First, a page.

• Yet radar's accuracy and resolution are low, so it can't identify objects.

Lidar paints a detailed 3D picture of a car's environment using signals that bounce back from high-speed lasers.

  • Once prohibitively expensive, lidar is now being used even in assisted-driving systems with lower levels of autonomy.

Ultrasonic sensors transmit high-frequency sound waves to gauge the distance of objects within close range, like parked cars.

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5. 🌊 Drones head 🎵 under the sea 🎵

Photo illustration of a worker on an offshore oil rig with circles and squares highlighting areas of the photograph.

Photo illustration: Lindsey Bailey/Axios

Former NASA engineers who built robots for space are now developing ocean-faring versions for deepwater maintenance and construction jobs that are too dangerous for human divers, Joann reports.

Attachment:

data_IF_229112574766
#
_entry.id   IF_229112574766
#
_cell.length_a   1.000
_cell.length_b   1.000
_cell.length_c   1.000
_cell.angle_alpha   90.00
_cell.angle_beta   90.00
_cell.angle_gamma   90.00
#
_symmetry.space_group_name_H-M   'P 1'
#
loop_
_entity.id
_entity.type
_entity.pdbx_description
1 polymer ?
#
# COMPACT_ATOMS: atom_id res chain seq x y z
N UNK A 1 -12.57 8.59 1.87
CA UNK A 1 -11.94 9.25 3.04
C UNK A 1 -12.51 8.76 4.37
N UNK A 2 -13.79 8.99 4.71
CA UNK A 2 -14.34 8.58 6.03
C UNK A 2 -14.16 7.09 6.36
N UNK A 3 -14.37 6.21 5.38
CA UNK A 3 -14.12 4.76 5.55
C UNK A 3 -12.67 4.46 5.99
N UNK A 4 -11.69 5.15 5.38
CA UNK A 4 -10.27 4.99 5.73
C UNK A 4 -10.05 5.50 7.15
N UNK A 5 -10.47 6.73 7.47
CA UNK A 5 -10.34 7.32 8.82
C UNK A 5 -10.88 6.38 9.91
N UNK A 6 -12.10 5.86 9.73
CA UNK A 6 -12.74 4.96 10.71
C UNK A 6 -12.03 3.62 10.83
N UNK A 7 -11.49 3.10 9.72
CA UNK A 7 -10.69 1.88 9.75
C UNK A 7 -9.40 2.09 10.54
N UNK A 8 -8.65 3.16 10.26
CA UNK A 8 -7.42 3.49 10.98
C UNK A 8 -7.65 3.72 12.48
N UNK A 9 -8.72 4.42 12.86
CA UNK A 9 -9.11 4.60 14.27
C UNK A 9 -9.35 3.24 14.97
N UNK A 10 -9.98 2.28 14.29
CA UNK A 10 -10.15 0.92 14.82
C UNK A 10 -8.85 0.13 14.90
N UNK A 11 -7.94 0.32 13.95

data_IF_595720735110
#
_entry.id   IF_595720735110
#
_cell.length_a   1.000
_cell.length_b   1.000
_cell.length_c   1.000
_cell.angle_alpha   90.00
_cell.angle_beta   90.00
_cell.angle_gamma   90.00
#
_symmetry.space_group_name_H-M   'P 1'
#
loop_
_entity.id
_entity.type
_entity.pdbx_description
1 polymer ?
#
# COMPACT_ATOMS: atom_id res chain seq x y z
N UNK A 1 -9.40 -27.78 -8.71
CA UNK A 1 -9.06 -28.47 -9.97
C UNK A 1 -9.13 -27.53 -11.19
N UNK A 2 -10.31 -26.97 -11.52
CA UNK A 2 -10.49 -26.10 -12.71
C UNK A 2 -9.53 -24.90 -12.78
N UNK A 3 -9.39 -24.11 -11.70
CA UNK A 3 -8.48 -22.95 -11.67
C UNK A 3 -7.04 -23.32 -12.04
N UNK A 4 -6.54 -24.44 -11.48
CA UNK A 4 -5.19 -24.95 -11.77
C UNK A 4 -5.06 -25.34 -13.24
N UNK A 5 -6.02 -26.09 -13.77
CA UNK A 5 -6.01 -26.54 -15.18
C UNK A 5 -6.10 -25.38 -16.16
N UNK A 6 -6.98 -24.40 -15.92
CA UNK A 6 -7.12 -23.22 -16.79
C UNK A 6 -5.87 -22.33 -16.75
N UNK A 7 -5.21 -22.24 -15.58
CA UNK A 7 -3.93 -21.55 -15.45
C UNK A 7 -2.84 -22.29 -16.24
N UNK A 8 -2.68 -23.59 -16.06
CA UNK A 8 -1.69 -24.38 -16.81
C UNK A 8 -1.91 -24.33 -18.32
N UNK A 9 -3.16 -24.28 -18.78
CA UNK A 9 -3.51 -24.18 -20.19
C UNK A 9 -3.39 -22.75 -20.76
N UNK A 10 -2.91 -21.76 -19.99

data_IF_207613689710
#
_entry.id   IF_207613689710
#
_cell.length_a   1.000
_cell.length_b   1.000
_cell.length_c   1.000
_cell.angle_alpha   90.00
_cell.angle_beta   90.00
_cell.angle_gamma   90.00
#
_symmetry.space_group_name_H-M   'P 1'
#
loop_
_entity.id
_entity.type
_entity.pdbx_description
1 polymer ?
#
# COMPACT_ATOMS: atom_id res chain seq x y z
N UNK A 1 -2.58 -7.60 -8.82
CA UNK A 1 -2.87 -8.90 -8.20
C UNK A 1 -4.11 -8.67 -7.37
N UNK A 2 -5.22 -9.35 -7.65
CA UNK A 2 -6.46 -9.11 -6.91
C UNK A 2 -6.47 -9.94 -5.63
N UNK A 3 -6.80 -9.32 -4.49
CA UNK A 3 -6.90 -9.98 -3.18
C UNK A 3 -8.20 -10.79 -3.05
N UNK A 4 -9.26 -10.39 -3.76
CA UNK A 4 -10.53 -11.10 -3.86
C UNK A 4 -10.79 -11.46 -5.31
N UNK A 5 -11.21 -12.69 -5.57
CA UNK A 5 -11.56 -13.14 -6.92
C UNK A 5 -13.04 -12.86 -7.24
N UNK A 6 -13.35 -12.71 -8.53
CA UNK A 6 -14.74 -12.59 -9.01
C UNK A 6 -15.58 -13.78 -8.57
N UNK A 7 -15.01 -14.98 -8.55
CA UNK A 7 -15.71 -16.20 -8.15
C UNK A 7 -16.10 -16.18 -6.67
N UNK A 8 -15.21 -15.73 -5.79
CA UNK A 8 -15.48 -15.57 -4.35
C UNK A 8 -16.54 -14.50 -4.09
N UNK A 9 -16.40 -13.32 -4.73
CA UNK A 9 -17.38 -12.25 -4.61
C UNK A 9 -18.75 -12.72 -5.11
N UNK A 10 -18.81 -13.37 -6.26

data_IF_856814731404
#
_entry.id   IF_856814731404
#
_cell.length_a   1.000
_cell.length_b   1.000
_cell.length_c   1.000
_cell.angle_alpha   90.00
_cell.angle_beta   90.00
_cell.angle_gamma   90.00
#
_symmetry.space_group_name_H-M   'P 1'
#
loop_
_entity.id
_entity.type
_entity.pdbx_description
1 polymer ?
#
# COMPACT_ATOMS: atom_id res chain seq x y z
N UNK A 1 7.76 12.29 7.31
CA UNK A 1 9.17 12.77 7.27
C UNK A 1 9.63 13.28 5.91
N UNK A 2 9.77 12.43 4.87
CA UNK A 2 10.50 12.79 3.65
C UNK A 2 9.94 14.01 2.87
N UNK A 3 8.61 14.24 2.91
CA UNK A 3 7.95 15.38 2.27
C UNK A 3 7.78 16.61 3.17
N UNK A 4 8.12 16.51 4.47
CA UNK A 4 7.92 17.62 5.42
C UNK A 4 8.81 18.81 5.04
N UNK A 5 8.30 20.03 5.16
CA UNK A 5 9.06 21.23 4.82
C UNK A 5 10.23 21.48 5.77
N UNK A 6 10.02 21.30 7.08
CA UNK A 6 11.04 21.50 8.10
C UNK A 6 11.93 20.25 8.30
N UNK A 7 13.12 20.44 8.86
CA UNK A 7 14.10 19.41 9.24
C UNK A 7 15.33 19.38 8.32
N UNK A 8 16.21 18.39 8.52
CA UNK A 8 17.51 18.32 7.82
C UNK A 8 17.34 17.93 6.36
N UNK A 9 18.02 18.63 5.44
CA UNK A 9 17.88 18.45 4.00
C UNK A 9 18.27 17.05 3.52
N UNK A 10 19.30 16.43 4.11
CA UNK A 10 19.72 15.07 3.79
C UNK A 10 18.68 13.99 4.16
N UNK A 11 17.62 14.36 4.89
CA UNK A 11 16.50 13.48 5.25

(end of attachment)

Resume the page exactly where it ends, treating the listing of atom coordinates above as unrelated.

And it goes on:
• Houston-based Nauticus Robotics is pioneering the use of AI-equipped subsea robots for the U.S. military and offshore industries.

Where it stands: Remotely operated vehicles (ROVs) have been used in the energy sector for decades, but deploying them is costly and carbon-intensive.

  • Nauticus' maritime robots, which can hover, travel long distances, and pick and place objects, promise far more versatility than today's ROVs.

What's happening: Nauticus' robots work in pairs: There's an autonomous host vessel on the ocean surface and a cloud-connected submarine capable of operating more than a mile underwater.

  • Hydronaut, the 60-foot transport vessel, can be operated remotely from shore, or with a crew of just four people.
  • Aquanaut, with clawed arms that fold into its oval, car-size body, moves independently from the host vessel, without a tether.
  • Together, they can monitor and maintain underwater infrastructure at 30%-40% less cost than existing technology — and with nearly zero emissions, says Nauticus founder and CEO Nicolaus Radford, formerly of NASA.

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Big thanks to What's Next copy editor Amy Stern.